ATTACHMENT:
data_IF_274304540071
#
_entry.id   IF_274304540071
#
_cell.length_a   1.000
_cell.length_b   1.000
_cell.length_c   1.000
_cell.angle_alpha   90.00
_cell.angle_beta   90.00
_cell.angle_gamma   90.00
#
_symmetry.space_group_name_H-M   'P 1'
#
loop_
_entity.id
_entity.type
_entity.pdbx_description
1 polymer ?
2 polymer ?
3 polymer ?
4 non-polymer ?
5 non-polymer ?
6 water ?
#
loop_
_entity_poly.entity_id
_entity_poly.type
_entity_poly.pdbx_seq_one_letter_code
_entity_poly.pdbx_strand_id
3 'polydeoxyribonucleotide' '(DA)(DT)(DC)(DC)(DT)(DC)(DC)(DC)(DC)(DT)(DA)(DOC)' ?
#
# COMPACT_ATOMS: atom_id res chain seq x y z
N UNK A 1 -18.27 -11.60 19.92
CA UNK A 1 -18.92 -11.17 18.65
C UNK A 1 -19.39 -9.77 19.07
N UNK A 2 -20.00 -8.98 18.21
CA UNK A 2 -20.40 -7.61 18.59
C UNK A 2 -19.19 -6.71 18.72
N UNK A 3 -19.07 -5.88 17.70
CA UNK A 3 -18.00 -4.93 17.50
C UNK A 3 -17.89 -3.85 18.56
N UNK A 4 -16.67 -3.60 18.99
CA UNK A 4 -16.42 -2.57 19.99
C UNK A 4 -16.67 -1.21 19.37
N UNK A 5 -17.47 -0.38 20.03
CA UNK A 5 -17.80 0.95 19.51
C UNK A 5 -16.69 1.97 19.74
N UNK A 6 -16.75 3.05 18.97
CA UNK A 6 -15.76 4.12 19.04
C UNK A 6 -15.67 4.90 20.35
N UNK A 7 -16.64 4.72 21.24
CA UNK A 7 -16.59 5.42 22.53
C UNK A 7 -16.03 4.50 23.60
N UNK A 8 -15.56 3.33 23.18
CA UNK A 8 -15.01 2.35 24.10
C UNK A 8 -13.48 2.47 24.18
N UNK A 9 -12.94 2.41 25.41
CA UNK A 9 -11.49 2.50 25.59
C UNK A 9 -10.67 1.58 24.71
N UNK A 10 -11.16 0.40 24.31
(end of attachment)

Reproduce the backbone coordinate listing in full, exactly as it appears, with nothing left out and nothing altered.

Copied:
data_IF_274304540071
#
_entry.id   IF_274304540071
#
_cell.length_a   1.000
_cell.length_b   1.000
_cell.length_c   1.000
_cell.angle_alpha   90.00
_cell.angle_beta   90.00
_cell.angle_gamma   90.00
#
_symmetry.space_group_name_H-M   'P 1'
#
loop_
_entity.id
_entity.type
_entity.pdbx_description
1 polymer ?
2 polymer ?
3 polymer ?
4 non-polymer ?
5 non-polymer ?
6 water ?
#
loop_
_entity_poly.entity_id
_entity_poly.type
_entity_poly.pdbx_seq_one_letter_code
_entity_poly.pdbx_strand_id
3 'polydeoxyribonucleotide' '(DA)(DT)(DC)(DC)(DT)(DC)(DC)(DC)(DC)(DT)(DA)(DOC)' ?
#
# COMPACT_ATOMS: atom_id res chain seq x y z
N UNK A 1 -18.27 -11.60 19.92
CA UNK A 1 -18.92 -11.17 18.65
C UNK A 1 -19.39 -9.77 19.07
N UNK A 2 -20.00 -8.98 18.21
CA UNK A 2 -20.40 -7.61 18.59
C UNK A 2 -19.19 -6.71 18.72
N UNK A 3 -19.07 -5.88 17.70
CA UNK A 3 -18.00 -4.93 17.50
C UNK A 3 -17.89 -3.85 18.56
N UNK A 4 -16.67 -3.60 18.99
CA UNK A 4 -16.42 -2.57 19.99
C UNK A 4 -16.67 -1.21 19.37
N UNK A 5 -17.47 -0.38 20.03
CA UNK A 5 -17.80 0.95 19.51
C UNK A 5 -16.69 1.97 19.74
N UNK A 6 -16.75 3.05 18.97
CA UNK A 6 -15.76 4.12 19.04
C UNK A 6 -15.67 4.90 20.35
N UNK A 7 -16.64 4.72 21.24
CA UNK A 7 -16.59 5.42 22.53
C UNK A 7 -16.03 4.50 23.60
N UNK A 8 -15.56 3.33 23.18
CA UNK A 8 -15.01 2.35 24.10
C UNK A 8 -13.48 2.47 24.18
N UNK A 9 -12.94 2.41 25.41
CA UNK A 9 -11.49 2.50 25.59
C UNK A 9 -10.67 1.58 24.71
N UNK A 10 -11.16 0.40 24.31